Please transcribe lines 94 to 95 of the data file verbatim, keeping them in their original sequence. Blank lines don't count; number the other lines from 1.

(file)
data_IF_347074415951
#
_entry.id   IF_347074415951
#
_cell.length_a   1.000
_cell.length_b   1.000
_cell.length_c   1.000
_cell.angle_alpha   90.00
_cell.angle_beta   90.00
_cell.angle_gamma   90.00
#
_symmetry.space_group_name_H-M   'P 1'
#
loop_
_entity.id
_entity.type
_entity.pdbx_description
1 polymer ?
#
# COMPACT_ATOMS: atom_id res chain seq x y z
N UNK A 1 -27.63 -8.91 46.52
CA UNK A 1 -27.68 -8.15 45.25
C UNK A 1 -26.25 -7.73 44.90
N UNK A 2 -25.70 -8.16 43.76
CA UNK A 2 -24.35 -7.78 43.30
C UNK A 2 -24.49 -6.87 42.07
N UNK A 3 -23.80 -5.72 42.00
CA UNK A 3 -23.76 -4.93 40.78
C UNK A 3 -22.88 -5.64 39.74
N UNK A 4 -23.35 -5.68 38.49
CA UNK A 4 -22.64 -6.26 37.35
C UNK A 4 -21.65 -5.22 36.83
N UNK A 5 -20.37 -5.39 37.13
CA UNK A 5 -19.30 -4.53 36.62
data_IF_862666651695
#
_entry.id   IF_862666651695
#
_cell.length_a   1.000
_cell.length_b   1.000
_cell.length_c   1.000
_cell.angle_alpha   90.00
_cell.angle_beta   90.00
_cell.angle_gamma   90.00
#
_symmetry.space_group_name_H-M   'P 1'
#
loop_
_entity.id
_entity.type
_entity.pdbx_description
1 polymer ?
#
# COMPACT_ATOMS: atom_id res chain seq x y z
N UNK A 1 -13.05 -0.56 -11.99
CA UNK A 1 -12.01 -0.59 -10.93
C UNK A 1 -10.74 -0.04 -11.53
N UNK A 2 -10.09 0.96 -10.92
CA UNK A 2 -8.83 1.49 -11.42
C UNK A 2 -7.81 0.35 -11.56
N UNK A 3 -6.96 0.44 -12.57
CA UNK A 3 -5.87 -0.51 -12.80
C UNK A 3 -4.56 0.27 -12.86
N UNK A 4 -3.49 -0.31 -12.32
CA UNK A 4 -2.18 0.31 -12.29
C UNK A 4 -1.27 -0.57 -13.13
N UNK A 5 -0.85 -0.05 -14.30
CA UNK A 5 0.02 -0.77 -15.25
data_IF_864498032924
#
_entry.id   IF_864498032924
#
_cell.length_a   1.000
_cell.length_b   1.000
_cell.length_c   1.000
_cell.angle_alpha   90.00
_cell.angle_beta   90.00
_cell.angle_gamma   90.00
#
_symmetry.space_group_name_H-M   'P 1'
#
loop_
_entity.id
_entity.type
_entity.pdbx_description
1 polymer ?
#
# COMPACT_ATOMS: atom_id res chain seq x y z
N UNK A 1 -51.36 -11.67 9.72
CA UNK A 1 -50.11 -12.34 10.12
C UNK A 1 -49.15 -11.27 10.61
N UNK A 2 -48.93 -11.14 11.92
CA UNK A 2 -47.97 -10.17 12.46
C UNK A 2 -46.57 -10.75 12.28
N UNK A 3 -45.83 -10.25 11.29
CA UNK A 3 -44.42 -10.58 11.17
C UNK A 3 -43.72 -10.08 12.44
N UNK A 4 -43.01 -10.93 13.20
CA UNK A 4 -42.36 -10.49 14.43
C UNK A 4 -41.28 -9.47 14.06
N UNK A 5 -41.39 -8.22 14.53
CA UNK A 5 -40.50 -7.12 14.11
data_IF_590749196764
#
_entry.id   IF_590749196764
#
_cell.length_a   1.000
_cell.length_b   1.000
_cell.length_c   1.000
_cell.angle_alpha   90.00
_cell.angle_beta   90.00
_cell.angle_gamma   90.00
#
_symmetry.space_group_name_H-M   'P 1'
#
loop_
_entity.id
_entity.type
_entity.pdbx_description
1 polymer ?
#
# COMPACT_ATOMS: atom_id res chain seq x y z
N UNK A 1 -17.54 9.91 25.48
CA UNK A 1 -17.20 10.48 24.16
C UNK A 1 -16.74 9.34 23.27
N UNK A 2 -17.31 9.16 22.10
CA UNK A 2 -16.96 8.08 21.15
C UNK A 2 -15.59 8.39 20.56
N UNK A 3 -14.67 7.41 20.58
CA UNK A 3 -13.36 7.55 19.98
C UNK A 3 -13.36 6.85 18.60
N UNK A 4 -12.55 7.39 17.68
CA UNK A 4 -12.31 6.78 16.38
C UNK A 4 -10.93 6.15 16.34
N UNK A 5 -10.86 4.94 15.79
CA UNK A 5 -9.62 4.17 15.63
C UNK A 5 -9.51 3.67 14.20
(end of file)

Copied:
C UNK A 2 -46.57 -10.75 12.28
N UNK A 3 -45.83 -10.25 11.29